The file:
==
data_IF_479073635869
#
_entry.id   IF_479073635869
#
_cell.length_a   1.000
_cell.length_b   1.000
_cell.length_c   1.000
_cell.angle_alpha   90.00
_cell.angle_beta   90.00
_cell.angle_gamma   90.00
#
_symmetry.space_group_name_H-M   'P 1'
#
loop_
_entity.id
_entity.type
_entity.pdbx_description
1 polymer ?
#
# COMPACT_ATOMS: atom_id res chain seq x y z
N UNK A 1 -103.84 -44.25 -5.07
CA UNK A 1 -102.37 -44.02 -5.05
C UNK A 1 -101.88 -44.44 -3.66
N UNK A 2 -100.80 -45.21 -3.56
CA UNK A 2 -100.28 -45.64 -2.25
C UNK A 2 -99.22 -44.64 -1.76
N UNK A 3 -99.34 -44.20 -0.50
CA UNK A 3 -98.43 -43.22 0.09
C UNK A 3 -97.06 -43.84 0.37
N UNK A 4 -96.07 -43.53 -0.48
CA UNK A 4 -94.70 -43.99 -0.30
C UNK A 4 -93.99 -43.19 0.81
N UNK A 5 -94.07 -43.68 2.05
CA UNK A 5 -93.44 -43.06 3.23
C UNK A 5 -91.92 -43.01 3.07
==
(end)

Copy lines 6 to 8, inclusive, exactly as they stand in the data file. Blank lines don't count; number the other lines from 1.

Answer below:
_cell.length_b   1.000
_cell.length_c   1.000
_cell.angle_alpha   90.00